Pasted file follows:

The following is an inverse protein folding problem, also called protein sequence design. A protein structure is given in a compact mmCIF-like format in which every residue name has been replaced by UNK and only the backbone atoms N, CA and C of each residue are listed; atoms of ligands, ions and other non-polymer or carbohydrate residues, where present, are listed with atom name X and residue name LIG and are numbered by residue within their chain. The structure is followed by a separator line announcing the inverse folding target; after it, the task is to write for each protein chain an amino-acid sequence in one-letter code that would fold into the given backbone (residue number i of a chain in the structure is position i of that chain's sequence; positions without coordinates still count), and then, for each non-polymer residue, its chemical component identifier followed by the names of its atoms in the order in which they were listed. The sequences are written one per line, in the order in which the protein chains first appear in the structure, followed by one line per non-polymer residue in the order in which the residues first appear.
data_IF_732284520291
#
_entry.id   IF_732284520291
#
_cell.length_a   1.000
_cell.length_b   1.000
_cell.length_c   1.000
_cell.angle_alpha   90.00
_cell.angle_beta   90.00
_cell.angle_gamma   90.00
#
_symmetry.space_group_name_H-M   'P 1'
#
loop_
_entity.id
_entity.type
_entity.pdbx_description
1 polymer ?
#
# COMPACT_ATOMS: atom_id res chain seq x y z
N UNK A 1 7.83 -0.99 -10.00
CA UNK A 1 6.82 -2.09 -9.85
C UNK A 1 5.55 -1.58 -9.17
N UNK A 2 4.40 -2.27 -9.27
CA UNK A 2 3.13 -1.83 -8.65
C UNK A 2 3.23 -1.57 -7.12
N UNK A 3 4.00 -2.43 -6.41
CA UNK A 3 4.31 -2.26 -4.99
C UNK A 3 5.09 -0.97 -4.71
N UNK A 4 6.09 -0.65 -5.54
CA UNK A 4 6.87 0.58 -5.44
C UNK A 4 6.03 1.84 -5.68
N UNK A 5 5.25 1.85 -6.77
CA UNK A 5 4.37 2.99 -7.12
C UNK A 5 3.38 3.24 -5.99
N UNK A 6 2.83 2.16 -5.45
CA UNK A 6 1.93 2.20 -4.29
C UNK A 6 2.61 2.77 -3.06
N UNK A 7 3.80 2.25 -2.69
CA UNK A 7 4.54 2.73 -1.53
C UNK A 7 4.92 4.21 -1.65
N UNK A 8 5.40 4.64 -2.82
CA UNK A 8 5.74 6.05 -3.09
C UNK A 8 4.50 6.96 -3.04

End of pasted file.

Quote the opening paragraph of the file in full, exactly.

The following is an inverse protein folding problem, also called protein sequence design. A protein structure is given in a compact mmCIF-like format in which every residue name has been replaced by UNK and only the backbone atoms N, CA and C of each residue are listed; atoms of ligands, ions and other non-polymer or carbohydrate residues, where present, are listed with atom name X and residue name LIG and are numbered by residue within their chain. The structure is followed by a separator line announcing the inverse folding target; after it, the task is to write for each protein chain an amino-acid sequence in one-letter code that would fold into the given backbone (residue number i of a chain in the structure is position i of that chain's sequence; positions without coordinates still count), and then, for each non-polymer residue, its chemical component identifier followed by the names of its atoms in the order in which they were listed. The sequences are written one per line, in the order in which the protein chains first appear in the structure, followed by one line per non-polymer residue in the order in which the residues first appear.